(Via O'Reilly Radar) Tim O'Reilly writes,data from Neilsen Bookscan, on aggregated point-of-sale data about computer books from about 70% of US bookstores, including Amazon, Barnes & Noble, Borders, and many smaller chains and leading independent bookstores, show that the computer book sales, which have been falling by about 20% a year since 2001, have stabilized, and started to climb again. Apart from giving some interesting technology trend indicators (C# is gaining on Java, python is gaining on perl, InDesign is eating Quark's lunch), the data may also give us some intriguing insight into other economic factors. The industry suffered from a three year trend. 2003 was about 20% below 2002, which in turn was down about 20% from 2001 - it's been a tough couple of years for the computer book market and the industry as a whole.
The market appears to have hit bottom, with the 2005 graph overlaid neatly on 2004. In fact, 2005 was ahead of 2004 in seven of the thirteen weeks. This is really good news for book publishers and the whole computer industry, as the sales rate of computer books is likely a good indicator of an overall increase in industry activity.Several major software products, including Mac OS X, Photoshop CS, Flash MX 2004, and Dreamweaver MX 2004, had been released late in 2003, and book sales on these new products was just peaking in the first quarter of 2004. By contrast, sales of books on these products are all depressed in the first quarter of 2005 as users await upcoming software releases later this year.Several of the big decliners were directly related to recent new software release in the 2004 numbers: Mac OS X, down 39%, Photoshop CS, down 6.5%, Dreamweaver, down 16%, and Flash, down 14%. All of these categories are expected to rebound significantly later this year along with new releases of those software products. A number of categories that showed a surge (or decline) without any new software release to drive sales: books on web development (HTML, CSS, and other general books on creating web pages, up 39%), Excel (up 19%), and Quickbooks (up 63%) all showed substantial gains. These are core categories for business, perhaps indicating some kind of rise in small business creation. Powerpoint (up 16%) was also a gainer in the business applications category.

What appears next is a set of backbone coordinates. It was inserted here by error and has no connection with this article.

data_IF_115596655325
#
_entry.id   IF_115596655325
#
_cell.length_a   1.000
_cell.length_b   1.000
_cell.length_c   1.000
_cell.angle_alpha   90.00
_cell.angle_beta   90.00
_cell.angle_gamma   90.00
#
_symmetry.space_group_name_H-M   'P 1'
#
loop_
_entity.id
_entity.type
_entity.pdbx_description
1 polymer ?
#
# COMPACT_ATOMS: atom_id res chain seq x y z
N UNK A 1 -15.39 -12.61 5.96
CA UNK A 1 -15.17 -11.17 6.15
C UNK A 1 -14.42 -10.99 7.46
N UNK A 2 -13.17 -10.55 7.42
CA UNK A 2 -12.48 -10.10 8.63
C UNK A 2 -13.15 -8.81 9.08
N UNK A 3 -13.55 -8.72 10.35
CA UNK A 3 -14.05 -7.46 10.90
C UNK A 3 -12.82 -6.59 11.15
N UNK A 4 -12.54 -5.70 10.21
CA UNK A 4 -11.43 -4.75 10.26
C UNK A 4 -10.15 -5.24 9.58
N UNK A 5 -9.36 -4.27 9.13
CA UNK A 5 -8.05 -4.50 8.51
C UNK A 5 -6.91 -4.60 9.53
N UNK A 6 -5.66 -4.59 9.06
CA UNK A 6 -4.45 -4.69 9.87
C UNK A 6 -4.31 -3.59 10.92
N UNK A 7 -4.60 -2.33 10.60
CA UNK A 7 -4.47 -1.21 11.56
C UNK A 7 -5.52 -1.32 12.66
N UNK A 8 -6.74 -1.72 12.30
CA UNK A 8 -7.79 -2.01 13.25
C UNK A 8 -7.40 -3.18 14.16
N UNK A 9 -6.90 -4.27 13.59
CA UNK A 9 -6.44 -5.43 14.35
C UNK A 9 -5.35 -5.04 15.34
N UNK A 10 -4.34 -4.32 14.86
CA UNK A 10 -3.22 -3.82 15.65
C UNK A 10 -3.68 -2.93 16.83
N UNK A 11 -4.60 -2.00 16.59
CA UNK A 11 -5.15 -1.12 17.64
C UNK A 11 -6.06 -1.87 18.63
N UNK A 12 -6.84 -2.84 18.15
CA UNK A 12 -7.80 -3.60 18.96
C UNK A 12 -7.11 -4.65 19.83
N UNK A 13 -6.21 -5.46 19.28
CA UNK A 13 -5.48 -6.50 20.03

Another really interesting technical trend data point to: The Red Hat book market took a huge fall with the introduction of Fedora, from which it hasn't recovered. The Red Hat book market is down 29% from the same period in 2004, while Linux as a whole is up 32%. The strongest part of the market is now once again distribution-agnostic Linux books. Interesting, with lot of dynamism - good news so long as the trend shows upward rise!!
Category : Books